Social Engineering

Social Engineering

  • Definition:
    • The process by which intruders gain access to facilities, network, systems, data, and even employees by exploiting the generally trusting nature of people.
    • The use of deception to manipulate individuals into divulging confidential or personal information that may be used for fraudulent purposes.

Social Engineering Attack Types

  • Online
    • Phishing: Sending emails pretending to be from a reputable company in order to convince individuals to reveal personal information.
    • Vishing: Making phone calls or leaving voice messages purporting to be from reputable companies.
    • Whaling: A phishing attack that is specifically aimed at wealthy, powerful, or prominent individuals.
    • Spear Phishing: Sending emails ostensibly from a known or trusted sender in order to convince targeted individuals to reveal confidential information.
    • Spoofing
    • Pharming: Traffic redirected to a a spoofed website.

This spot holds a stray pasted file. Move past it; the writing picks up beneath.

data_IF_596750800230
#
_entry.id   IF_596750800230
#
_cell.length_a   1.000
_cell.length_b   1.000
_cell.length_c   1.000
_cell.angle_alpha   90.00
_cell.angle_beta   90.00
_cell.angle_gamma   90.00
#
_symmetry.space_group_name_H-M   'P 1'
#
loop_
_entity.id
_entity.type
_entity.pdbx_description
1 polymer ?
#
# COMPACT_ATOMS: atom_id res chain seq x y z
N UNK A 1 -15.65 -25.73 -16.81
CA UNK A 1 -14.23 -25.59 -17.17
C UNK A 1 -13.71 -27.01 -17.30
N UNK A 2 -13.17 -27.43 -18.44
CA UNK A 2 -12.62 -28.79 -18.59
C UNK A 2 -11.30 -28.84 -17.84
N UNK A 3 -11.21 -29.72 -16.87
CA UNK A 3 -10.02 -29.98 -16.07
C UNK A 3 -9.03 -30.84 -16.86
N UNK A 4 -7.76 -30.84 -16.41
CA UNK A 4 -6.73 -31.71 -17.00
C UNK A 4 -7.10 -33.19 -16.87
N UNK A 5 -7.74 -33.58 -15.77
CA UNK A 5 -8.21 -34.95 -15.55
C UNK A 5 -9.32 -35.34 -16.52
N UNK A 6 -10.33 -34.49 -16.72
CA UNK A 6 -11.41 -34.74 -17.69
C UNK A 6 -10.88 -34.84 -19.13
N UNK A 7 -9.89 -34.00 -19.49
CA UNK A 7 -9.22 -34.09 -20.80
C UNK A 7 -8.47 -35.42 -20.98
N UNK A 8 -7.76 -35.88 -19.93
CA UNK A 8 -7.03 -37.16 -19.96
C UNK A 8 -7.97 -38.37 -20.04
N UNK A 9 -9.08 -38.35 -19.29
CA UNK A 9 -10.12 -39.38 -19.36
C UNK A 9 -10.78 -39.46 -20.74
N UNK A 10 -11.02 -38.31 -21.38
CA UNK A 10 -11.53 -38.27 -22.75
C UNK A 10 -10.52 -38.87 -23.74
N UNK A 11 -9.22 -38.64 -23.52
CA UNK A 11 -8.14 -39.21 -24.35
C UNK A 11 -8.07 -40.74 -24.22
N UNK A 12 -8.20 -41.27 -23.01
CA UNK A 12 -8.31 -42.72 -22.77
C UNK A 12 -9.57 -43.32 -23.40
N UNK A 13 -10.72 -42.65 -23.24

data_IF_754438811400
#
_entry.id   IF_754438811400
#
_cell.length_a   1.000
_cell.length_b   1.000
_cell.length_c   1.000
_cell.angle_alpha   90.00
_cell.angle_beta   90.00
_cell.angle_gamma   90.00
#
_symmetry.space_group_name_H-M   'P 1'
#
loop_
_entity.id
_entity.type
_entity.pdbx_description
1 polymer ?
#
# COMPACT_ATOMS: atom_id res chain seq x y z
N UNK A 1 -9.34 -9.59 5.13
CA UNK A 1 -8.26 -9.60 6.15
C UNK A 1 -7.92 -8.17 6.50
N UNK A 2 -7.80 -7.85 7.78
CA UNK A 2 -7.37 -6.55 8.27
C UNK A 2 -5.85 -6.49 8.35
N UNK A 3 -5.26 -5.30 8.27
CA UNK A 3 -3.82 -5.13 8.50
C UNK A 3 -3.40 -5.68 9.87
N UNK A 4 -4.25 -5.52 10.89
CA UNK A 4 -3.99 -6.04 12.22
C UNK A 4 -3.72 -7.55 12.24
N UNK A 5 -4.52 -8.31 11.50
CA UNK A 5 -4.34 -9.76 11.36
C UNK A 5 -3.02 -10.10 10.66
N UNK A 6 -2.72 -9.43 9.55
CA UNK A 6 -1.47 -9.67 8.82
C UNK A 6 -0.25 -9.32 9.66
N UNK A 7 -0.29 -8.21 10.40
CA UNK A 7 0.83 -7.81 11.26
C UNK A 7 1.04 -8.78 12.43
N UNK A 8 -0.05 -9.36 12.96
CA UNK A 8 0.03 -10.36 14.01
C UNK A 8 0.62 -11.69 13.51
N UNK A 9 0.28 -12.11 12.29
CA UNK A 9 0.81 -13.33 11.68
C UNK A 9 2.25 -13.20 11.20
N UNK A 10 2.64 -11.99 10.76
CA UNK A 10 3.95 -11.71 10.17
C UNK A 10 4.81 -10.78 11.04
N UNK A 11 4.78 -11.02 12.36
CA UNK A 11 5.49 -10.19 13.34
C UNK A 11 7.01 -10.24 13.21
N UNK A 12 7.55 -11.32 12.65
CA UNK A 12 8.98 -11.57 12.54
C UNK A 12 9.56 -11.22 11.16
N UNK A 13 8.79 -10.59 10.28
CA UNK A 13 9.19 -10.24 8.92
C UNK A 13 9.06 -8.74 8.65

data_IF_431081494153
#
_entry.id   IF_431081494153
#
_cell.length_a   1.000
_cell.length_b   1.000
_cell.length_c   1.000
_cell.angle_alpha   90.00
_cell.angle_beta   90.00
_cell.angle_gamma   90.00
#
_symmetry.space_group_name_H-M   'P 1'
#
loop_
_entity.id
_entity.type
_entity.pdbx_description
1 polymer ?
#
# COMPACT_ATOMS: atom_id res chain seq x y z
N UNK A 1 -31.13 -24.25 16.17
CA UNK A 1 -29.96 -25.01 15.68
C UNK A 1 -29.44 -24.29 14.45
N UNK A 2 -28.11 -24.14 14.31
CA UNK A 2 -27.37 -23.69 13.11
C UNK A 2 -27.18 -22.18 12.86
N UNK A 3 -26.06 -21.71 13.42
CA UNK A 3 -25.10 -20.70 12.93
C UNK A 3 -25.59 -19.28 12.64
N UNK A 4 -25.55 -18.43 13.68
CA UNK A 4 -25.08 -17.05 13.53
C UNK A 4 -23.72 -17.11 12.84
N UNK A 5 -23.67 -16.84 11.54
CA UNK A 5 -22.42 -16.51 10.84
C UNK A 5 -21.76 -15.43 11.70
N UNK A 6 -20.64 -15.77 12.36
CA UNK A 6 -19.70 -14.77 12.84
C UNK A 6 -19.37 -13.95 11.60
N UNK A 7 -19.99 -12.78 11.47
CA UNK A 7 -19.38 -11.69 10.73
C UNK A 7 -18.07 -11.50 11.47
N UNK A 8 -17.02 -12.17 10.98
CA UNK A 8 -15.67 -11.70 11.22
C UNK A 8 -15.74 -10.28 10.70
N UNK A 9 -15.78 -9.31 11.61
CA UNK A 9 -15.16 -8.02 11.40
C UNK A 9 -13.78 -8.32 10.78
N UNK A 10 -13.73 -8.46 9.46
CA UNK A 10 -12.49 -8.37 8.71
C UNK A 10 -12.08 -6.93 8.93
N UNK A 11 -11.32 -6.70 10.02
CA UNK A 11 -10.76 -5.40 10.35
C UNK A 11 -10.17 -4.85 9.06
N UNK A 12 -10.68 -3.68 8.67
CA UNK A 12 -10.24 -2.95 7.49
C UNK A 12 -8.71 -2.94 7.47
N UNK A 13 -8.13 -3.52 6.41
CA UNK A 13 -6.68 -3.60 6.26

• Offline & Physical
    • Tailgating: Gaining entry to electronically locked systems is to follow someone through the door they just unlocked.
    • Impersonation
    • Dumpster Diving: The practice of foraging in garbage that has been put out on the street in dumpsters, garbage cans, et cetera, for discarded items that may still be valuable, useful, or used to commit fraud.
    • Shoulder Surfing: Watching someone "over their shoulder" when they enter sensitive data such as a password or credit card info.

Communications Spoofing

  • Hoax: Malicious actors ussuing false warnings to alarm users.
  • Swatting: Fraudulent calls to the police.
  • Watering Hole Attack: A security exploit in which the attacker seeks to compromise a specific group of end users by infecting websites that members of the group are known to visit.

Social Engineering Principles

  • Reasons for Effectiveness:
    • Authority
    • Intimidation
    • Consensus / Social Proof
    • Scarcity
    • Familiarity / Liking
    • Trust
    • Urgency
    • Reciprocity

Preventing Social Engineering

  • User education.
  • "Trust, but verify."
  • "If you see something, say something."
Copy link
On this page
Social Engineering
Social Engineering Attack Types
Communications Spoofing
Social Engineering Principles
Preventing Social Engineering